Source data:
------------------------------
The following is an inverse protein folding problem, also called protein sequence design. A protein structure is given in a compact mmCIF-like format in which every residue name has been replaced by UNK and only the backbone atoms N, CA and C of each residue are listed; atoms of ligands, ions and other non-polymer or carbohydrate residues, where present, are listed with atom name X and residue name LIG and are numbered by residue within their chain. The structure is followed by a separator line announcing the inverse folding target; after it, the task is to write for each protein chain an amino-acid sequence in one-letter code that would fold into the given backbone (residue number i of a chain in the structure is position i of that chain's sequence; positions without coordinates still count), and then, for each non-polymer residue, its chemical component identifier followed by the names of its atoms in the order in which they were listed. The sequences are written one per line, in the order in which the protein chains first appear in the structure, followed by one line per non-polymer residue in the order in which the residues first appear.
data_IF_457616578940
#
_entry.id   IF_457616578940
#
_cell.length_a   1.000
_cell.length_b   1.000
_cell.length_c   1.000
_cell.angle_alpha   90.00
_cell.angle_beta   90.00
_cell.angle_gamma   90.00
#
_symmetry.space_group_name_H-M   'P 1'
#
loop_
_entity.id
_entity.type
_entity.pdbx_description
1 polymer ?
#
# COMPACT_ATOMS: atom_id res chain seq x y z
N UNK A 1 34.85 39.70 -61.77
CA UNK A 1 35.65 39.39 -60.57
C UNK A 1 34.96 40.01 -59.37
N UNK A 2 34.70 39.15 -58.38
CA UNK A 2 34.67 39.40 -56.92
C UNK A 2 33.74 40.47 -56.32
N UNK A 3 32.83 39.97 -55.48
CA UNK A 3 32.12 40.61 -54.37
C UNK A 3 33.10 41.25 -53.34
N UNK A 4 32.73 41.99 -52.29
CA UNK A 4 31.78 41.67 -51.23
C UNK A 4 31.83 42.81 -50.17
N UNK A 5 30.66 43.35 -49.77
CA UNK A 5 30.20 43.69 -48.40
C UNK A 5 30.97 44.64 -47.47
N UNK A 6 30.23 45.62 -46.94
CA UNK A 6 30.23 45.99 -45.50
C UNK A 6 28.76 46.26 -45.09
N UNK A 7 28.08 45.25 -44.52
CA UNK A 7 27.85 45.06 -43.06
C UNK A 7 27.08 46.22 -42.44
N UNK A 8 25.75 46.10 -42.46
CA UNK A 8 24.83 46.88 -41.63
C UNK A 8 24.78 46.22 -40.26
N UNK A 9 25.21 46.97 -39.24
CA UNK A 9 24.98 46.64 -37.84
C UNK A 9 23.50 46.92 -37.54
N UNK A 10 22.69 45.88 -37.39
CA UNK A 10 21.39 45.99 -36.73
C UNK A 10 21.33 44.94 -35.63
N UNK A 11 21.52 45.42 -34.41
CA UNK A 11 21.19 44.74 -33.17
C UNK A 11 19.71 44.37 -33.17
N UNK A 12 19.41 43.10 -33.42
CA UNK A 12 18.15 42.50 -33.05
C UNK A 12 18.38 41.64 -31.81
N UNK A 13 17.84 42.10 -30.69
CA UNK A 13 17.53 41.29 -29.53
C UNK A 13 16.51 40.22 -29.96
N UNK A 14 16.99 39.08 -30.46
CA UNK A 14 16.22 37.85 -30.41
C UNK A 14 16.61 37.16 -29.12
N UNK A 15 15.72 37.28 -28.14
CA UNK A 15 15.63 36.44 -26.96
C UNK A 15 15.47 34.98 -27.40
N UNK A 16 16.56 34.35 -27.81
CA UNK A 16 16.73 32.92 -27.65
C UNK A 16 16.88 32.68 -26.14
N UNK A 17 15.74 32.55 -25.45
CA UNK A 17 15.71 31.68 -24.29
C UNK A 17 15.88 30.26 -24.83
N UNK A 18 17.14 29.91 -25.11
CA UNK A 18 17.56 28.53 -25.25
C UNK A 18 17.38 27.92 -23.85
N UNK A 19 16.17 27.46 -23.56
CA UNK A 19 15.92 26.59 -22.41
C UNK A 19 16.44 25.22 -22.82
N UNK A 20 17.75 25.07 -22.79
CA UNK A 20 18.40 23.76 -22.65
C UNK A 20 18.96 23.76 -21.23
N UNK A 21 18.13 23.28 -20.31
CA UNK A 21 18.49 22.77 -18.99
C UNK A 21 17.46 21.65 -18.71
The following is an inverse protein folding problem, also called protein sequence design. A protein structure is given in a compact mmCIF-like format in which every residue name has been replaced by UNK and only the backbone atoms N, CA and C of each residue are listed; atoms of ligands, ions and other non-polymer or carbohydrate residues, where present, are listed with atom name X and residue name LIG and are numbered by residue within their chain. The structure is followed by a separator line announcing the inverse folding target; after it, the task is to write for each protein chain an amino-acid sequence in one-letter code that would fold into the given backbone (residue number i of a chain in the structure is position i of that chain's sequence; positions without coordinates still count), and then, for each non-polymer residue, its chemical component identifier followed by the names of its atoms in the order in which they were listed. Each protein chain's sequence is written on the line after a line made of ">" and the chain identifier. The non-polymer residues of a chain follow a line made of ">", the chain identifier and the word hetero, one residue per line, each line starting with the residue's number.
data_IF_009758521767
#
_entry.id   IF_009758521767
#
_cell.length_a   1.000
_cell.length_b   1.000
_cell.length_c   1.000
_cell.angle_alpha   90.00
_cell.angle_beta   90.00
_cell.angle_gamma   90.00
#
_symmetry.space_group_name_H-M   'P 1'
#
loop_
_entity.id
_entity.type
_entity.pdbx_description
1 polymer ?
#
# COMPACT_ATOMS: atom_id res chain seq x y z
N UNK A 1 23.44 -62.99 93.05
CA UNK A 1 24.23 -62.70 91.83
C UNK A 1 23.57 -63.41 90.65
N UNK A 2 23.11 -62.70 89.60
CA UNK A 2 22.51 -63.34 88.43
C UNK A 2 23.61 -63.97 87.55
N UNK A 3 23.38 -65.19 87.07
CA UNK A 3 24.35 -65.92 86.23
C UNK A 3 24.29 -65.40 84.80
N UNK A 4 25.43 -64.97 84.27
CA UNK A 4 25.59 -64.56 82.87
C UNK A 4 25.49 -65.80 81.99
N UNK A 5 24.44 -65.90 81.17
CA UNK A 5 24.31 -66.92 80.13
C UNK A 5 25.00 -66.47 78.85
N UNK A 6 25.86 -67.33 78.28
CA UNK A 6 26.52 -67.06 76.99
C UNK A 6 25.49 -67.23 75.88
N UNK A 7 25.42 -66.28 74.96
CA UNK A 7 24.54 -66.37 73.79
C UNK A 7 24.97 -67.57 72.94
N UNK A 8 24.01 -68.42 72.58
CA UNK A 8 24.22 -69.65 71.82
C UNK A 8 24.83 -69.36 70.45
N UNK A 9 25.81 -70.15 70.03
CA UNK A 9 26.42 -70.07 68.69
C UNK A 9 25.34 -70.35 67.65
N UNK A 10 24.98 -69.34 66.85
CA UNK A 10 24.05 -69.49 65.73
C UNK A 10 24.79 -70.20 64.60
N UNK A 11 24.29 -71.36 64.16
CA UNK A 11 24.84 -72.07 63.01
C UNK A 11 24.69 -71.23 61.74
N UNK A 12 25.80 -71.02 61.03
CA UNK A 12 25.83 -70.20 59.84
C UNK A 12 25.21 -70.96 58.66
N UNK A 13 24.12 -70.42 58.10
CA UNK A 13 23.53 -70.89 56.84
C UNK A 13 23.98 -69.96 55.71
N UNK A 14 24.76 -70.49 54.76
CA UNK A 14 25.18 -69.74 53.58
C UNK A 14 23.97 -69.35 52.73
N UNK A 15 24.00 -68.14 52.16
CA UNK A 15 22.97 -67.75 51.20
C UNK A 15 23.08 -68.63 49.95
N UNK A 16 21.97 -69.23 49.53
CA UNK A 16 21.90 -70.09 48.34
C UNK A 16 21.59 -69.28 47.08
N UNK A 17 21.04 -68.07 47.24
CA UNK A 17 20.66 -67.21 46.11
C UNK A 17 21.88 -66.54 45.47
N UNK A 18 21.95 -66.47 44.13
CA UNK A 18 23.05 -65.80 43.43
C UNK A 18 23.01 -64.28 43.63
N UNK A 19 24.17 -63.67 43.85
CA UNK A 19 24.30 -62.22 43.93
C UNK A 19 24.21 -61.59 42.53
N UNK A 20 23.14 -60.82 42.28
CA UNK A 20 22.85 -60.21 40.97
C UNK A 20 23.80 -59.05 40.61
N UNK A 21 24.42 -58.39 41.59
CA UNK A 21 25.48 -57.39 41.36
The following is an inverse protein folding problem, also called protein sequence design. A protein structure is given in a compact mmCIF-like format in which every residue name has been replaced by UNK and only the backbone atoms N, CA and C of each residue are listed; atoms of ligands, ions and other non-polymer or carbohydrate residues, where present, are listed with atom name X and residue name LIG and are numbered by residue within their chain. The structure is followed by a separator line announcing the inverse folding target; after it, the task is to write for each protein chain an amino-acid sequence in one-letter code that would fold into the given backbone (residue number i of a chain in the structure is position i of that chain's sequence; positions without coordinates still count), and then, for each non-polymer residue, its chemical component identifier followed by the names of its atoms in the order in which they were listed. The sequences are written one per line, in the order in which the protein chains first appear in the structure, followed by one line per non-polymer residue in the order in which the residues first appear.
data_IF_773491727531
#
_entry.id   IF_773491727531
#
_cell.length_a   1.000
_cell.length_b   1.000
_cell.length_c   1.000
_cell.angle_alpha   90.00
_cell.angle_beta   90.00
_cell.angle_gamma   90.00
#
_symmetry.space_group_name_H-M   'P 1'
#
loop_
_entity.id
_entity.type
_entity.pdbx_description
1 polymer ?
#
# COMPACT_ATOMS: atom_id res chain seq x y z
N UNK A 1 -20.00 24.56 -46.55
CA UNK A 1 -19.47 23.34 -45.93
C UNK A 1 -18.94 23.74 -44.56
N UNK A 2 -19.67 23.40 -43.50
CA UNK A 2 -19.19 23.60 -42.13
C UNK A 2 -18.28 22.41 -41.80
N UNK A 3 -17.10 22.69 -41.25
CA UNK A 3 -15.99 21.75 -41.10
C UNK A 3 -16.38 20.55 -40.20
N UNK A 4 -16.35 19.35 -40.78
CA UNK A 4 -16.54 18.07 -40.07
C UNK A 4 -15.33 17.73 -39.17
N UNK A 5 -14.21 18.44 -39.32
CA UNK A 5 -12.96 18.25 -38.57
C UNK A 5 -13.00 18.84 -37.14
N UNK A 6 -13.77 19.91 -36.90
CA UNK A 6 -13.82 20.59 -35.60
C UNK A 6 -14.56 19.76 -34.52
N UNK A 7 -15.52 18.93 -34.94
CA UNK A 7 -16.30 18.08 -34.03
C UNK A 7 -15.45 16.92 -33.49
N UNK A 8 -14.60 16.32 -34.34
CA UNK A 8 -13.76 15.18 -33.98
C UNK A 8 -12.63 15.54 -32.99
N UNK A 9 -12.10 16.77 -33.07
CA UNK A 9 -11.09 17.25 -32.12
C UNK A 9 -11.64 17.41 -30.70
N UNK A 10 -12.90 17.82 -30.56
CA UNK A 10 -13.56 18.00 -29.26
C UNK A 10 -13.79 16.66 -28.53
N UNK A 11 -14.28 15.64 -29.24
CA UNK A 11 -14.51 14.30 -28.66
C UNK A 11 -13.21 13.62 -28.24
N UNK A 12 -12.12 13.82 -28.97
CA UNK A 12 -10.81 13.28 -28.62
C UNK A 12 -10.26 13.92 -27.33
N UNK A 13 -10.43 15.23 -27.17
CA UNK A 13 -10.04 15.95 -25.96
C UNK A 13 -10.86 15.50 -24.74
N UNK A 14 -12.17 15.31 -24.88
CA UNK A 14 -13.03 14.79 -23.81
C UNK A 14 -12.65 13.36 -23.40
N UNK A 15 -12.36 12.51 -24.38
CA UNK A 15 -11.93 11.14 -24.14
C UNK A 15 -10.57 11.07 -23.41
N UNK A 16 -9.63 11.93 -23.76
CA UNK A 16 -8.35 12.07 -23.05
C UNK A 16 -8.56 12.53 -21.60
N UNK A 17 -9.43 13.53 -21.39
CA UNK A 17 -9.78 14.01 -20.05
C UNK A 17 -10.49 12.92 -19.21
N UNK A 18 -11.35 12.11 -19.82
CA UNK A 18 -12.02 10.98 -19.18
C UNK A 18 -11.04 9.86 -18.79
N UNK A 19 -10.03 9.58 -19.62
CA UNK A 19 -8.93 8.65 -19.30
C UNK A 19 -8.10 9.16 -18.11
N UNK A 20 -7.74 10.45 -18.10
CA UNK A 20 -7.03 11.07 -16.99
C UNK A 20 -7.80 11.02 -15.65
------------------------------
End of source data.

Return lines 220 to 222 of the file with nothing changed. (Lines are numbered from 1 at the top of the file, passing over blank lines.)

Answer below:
CA UNK A 11 -14.51 14.30 -28.66
C UNK A 11 -13.21 13.62 -28.24
N UNK A 12 -12.12 13.82 -28.97